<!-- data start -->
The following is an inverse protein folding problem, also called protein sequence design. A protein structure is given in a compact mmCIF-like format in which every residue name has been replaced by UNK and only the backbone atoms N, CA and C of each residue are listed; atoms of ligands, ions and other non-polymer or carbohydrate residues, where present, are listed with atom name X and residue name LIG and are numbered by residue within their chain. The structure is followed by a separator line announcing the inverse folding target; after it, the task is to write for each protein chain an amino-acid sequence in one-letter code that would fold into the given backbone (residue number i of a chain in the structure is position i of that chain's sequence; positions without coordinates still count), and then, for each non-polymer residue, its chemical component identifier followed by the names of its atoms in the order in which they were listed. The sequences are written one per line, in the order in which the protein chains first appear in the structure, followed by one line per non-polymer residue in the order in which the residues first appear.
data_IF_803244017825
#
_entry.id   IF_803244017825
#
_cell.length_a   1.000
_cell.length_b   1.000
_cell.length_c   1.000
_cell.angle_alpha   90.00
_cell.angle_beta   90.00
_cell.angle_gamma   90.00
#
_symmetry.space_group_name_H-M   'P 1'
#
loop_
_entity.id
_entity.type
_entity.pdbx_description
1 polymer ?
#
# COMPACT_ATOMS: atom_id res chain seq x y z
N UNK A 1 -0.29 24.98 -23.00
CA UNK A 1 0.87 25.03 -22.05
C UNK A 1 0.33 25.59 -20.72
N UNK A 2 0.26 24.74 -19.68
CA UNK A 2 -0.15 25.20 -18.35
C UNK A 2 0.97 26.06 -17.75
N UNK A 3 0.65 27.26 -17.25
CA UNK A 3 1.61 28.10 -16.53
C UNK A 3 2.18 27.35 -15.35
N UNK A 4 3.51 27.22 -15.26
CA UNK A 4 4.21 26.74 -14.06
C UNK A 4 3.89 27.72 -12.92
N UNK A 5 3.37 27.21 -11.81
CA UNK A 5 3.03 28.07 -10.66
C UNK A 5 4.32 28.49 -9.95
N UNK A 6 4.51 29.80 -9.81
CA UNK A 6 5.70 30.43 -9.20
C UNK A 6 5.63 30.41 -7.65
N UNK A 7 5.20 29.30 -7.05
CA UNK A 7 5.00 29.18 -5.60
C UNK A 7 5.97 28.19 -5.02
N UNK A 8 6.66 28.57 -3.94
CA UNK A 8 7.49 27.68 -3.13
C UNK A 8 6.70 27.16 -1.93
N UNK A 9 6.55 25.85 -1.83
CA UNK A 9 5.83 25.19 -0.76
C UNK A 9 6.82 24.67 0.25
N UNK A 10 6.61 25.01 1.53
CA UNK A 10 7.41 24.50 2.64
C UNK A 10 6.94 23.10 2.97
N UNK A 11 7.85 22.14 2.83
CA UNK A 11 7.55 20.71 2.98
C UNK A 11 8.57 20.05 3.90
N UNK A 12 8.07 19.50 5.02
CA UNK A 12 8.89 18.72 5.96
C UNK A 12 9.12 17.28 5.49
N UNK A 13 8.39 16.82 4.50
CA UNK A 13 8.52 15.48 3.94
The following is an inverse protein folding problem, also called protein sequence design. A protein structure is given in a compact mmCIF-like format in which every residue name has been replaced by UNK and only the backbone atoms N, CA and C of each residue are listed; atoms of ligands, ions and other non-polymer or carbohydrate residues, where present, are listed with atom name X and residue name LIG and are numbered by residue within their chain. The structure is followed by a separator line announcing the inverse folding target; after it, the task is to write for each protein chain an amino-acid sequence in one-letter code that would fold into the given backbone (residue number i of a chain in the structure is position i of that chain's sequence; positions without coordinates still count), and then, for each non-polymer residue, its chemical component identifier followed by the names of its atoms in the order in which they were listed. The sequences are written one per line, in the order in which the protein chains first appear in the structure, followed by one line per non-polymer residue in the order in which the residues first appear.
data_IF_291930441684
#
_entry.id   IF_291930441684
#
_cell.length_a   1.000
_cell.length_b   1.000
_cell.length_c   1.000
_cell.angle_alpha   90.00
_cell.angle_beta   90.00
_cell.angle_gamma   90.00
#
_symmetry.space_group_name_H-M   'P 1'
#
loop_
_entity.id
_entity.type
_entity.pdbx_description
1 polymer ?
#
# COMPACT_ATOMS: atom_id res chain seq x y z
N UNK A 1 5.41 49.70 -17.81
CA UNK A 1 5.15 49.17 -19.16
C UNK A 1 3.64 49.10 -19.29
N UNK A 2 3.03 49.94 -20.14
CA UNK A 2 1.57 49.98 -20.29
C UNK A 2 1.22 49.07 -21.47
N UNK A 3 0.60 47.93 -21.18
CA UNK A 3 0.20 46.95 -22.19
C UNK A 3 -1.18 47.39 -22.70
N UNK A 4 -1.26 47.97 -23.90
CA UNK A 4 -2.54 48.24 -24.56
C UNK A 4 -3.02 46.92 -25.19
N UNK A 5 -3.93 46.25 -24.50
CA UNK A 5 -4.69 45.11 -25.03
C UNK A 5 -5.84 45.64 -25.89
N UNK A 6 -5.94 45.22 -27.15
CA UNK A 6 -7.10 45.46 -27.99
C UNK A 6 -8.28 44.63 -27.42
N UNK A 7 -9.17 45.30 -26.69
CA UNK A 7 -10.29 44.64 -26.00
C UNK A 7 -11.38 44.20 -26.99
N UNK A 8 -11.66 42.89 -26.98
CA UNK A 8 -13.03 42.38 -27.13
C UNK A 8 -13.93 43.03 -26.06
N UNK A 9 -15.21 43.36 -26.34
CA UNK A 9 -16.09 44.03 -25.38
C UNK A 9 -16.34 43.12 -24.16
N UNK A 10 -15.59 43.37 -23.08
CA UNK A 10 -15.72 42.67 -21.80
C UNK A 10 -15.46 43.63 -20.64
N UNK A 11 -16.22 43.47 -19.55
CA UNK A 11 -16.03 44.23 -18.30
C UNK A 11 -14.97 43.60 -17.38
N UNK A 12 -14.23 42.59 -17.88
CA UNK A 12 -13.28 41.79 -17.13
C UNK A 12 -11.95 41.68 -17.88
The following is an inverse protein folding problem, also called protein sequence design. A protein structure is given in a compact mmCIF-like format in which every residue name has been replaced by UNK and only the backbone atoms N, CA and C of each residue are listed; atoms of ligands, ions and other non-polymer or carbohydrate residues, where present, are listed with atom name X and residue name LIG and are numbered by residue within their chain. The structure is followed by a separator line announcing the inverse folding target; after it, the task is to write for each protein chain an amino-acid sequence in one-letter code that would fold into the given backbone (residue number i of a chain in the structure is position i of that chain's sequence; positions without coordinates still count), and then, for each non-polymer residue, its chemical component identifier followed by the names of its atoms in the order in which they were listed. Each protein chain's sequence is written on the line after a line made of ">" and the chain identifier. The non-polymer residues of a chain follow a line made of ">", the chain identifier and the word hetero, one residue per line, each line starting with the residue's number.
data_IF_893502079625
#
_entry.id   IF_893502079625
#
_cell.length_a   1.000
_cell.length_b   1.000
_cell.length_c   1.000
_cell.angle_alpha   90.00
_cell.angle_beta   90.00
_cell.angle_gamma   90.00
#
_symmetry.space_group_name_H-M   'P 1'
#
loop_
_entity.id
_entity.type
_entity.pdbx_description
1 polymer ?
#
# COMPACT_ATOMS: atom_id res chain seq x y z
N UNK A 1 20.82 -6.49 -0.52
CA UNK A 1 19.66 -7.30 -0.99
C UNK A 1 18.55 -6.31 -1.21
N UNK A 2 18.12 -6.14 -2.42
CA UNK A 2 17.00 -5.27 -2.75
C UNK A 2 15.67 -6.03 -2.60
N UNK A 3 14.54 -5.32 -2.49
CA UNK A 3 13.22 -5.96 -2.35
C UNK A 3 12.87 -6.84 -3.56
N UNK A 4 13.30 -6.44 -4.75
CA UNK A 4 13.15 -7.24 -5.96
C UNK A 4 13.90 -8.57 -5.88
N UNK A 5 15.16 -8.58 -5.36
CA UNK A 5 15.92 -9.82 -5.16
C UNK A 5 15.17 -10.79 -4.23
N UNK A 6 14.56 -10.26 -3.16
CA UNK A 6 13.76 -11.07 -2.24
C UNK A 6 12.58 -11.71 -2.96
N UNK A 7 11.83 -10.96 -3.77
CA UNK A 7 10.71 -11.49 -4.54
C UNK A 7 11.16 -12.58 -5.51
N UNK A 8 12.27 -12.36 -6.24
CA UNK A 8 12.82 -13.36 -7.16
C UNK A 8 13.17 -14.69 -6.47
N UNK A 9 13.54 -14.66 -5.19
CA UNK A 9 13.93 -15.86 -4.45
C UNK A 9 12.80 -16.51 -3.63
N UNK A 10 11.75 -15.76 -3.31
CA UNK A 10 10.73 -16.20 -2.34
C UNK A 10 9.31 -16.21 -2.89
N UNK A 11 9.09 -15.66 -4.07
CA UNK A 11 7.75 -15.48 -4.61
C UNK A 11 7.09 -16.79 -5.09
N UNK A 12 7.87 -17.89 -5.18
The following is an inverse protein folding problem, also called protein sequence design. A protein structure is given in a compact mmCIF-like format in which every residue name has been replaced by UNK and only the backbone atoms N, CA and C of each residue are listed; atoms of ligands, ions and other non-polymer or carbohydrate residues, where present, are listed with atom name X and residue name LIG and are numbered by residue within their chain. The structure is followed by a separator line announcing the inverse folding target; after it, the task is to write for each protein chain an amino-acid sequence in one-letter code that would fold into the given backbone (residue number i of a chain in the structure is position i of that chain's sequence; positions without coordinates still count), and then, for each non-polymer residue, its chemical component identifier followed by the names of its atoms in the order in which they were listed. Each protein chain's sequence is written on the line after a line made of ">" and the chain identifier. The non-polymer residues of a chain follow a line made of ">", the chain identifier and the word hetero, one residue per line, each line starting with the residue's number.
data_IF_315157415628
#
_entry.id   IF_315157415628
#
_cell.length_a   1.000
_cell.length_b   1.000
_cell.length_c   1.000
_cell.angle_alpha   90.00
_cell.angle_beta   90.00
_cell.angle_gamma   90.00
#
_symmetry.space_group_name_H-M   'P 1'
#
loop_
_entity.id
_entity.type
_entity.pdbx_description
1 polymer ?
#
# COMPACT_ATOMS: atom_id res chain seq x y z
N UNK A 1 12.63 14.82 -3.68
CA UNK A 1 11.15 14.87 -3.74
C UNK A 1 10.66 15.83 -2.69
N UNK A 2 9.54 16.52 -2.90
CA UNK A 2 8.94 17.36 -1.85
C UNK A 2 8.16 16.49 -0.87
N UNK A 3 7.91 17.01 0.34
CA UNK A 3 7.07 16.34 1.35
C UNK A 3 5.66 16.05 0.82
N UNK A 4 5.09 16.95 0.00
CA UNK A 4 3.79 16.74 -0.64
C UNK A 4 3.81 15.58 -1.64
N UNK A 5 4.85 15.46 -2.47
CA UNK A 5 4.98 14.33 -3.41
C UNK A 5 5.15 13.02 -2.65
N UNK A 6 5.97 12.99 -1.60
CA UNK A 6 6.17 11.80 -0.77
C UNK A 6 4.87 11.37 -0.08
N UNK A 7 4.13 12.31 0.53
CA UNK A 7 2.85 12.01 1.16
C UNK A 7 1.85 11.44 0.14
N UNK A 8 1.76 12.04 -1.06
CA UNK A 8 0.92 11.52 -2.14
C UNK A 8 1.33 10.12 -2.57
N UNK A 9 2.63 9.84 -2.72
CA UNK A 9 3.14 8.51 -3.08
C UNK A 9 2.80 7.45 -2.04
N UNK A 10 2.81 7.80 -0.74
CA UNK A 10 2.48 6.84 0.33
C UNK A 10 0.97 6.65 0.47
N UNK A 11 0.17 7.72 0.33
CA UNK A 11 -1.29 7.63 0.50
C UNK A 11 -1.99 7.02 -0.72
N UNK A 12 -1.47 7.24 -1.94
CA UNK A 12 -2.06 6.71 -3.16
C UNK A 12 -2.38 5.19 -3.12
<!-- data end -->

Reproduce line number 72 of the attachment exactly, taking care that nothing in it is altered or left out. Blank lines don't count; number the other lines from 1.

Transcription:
_symmetry.space_group_name_H-M   'P 1'